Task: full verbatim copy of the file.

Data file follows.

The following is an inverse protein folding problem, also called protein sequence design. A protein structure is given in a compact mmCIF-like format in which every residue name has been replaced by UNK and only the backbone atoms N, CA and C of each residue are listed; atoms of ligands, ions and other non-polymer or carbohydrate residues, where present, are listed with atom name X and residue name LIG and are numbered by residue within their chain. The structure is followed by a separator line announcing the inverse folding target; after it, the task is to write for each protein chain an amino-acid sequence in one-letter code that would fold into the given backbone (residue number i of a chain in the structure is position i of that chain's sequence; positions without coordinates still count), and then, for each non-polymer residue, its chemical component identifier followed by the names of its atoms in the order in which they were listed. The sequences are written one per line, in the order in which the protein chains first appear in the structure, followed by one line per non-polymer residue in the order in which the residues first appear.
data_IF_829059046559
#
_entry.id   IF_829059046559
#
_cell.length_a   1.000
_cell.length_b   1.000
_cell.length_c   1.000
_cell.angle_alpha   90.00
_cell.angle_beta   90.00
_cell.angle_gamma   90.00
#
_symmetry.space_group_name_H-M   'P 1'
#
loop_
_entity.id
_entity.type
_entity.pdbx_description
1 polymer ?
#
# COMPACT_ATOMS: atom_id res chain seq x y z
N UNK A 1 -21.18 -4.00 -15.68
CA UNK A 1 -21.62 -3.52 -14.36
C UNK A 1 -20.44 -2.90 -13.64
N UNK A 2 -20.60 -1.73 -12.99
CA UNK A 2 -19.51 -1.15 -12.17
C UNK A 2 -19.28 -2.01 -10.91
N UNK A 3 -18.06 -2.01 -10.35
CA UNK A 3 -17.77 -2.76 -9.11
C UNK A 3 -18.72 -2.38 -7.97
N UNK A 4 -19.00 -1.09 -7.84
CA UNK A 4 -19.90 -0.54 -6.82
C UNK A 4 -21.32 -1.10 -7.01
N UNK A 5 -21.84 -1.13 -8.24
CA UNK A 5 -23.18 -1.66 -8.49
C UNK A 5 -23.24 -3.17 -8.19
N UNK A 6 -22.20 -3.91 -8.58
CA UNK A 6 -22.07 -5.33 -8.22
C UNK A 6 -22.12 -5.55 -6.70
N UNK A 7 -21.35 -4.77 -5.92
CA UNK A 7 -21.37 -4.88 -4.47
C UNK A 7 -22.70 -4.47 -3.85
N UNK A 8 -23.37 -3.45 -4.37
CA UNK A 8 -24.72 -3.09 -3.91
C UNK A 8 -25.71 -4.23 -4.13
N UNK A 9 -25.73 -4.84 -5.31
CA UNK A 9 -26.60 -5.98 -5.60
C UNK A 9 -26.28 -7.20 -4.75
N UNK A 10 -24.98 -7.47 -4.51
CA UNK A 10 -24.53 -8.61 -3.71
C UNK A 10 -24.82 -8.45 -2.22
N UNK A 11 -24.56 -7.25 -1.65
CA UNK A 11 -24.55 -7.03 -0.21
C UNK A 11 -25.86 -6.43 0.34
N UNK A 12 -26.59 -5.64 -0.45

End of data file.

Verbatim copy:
The following is an inverse protein folding problem, also called protein sequence design. A protein structure is given in a compact mmCIF-like format in which every residue name has been replaced by UNK and only the backbone atoms N, CA and C of each residue are listed; atoms of ligands, ions and other non-polymer or carbohydrate residues, where present, are listed with atom name X and residue name LIG and are numbered by residue within their chain. The structure is followed by a separator line announcing the inverse folding target; after it, the task is to write for each protein chain an amino-acid sequence in one-letter code that would fold into the given backbone (residue number i of a chain in the structure is position i of that chain's sequence; positions without coordinates still count), and then, for each non-polymer residue, its chemical component identifier followed by the names of its atoms in the order in which they were listed. The sequences are written one per line, in the order in which the protein chains first appear in the structure, followed by one line per non-polymer residue in the order in which the residues first appear.
data_IF_829059046559
#
_entry.id   IF_829059046559
#
_cell.length_a   1.000
_cell.length_b   1.000
_cell.length_c   1.000
_cell.angle_alpha   90.00
_cell.angle_beta   90.00
_cell.angle_gamma   90.00
#
_symmetry.space_group_name_H-M   'P 1'
#
loop_
_entity.id
_entity.type
_entity.pdbx_description
1 polymer ?
#
# COMPACT_ATOMS: atom_id res chain seq x y z
N UNK A 1 -21.18 -4.00 -15.68
CA UNK A 1 -21.62 -3.52 -14.36
C UNK A 1 -20.44 -2.90 -13.64
N UNK A 2 -20.60 -1.73 -12.99
CA UNK A 2 -19.51 -1.15 -12.17
C UNK A 2 -19.28 -2.01 -10.91
N UNK A 3 -18.06 -2.01 -10.35
CA UNK A 3 -17.77 -2.76 -9.11
C UNK A 3 -18.72 -2.38 -7.97
N UNK A 4 -19.00 -1.09 -7.84
CA UNK A 4 -19.90 -0.54 -6.82
C UNK A 4 -21.32 -1.10 -7.01
N UNK A 5 -21.84 -1.13 -8.24
CA UNK A 5 -23.18 -1.66 -8.49
C UNK A 5 -23.24 -3.17 -8.19
N UNK A 6 -22.20 -3.91 -8.58
CA UNK A 6 -22.07 -5.33 -8.22
C UNK A 6 -22.12 -5.55 -6.70
N UNK A 7 -21.35 -4.77 -5.92
CA UNK A 7 -21.37 -4.88 -4.47
C UNK A 7 -22.70 -4.47 -3.85
N UNK A 8 -23.37 -3.45 -4.37
CA UNK A 8 -24.72 -3.09 -3.91
C UNK A 8 -25.71 -4.23 -4.13
N UNK A 9 -25.73 -4.84 -5.31
CA UNK A 9 -26.60 -5.98 -5.60
C UNK A 9 -26.28 -7.20 -4.75
N UNK A 10 -24.98 -7.47 -4.51
CA UNK A 10 -24.53 -8.61 -3.71
C UNK A 10 -24.82 -8.45 -2.22
N UNK A 11 -24.56 -7.25 -1.65
CA UNK A 11 -24.55 -7.03 -0.21
C UNK A 11 -25.86 -6.43 0.34
N UNK A 12 -26.59 -5.64 -0.45